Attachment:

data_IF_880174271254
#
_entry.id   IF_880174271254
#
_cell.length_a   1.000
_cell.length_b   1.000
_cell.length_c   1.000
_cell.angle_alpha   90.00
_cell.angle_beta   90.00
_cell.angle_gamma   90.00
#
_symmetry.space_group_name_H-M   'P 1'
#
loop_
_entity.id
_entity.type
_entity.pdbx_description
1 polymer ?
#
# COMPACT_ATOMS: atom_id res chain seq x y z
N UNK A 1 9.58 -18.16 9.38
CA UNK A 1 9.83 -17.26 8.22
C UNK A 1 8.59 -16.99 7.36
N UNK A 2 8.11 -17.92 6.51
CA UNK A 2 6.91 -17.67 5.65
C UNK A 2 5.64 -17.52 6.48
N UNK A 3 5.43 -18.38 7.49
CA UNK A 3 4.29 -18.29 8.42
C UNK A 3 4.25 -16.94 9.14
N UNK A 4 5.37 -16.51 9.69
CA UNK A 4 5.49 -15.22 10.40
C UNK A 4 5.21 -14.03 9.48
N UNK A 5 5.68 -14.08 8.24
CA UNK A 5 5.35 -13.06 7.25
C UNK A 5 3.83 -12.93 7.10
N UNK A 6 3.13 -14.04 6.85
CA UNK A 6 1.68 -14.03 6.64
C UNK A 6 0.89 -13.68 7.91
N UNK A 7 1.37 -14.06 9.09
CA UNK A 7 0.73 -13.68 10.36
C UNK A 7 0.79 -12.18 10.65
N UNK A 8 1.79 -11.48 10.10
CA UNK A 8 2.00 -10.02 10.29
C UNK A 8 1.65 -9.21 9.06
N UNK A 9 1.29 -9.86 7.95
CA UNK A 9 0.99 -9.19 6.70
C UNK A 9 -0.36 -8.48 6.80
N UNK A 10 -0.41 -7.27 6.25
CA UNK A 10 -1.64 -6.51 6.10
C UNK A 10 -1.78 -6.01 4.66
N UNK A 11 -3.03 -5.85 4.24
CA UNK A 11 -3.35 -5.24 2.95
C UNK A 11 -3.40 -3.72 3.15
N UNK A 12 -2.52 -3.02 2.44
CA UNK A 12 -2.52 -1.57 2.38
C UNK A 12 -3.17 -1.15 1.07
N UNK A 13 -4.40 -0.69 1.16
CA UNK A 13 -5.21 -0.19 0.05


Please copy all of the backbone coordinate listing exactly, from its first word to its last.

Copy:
data_IF_880174271254
#
_entry.id   IF_880174271254
#
_cell.length_a   1.000
_cell.length_b   1.000
_cell.length_c   1.000
_cell.angle_alpha   90.00
_cell.angle_beta   90.00
_cell.angle_gamma   90.00
#
_symmetry.space_group_name_H-M   'P 1'
#
loop_
_entity.id
_entity.type
_entity.pdbx_description
1 polymer ?
#
# COMPACT_ATOMS: atom_id res chain seq x y z
N UNK A 1 9.58 -18.16 9.38
CA UNK A 1 9.83 -17.26 8.22
C UNK A 1 8.59 -16.99 7.36
N UNK A 2 8.11 -17.92 6.51
CA UNK A 2 6.91 -17.67 5.65
C UNK A 2 5.64 -17.52 6.48
N UNK A 3 5.43 -18.38 7.49
CA UNK A 3 4.29 -18.29 8.42
C UNK A 3 4.25 -16.94 9.14
N UNK A 4 5.37 -16.51 9.69
CA UNK A 4 5.49 -15.22 10.40
C UNK A 4 5.21 -14.03 9.48
N UNK A 5 5.68 -14.08 8.24
CA UNK A 5 5.35 -13.06 7.25
C UNK A 5 3.83 -12.93 7.10
N UNK A 6 3.13 -14.04 6.85
CA UNK A 6 1.68 -14.03 6.64
C UNK A 6 0.89 -13.68 7.91
N UNK A 7 1.37 -14.06 9.09
CA UNK A 7 0.73 -13.68 10.36
C UNK A 7 0.79 -12.18 10.65
N UNK A 8 1.79 -11.48 10.10
CA UNK A 8 2.00 -10.02 10.29
C UNK A 8 1.65 -9.21 9.06
N UNK A 9 1.29 -9.86 7.95
CA UNK A 9 0.99 -9.19 6.70
C UNK A 9 -0.36 -8.48 6.80
N UNK A 10 -0.41 -7.27 6.25
CA UNK A 10 -1.64 -6.51 6.10
C UNK A 10 -1.78 -6.01 4.66
N UNK A 11 -3.03 -5.85 4.24
CA UNK A 11 -3.35 -5.24 2.95
C UNK A 11 -3.40 -3.72 3.15
N UNK A 12 -2.52 -3.02 2.44
CA UNK A 12 -2.52 -1.57 2.38
C UNK A 12 -3.17 -1.15 1.07
N UNK A 13 -4.40 -0.69 1.16
CA UNK A 13 -5.21 -0.19 0.05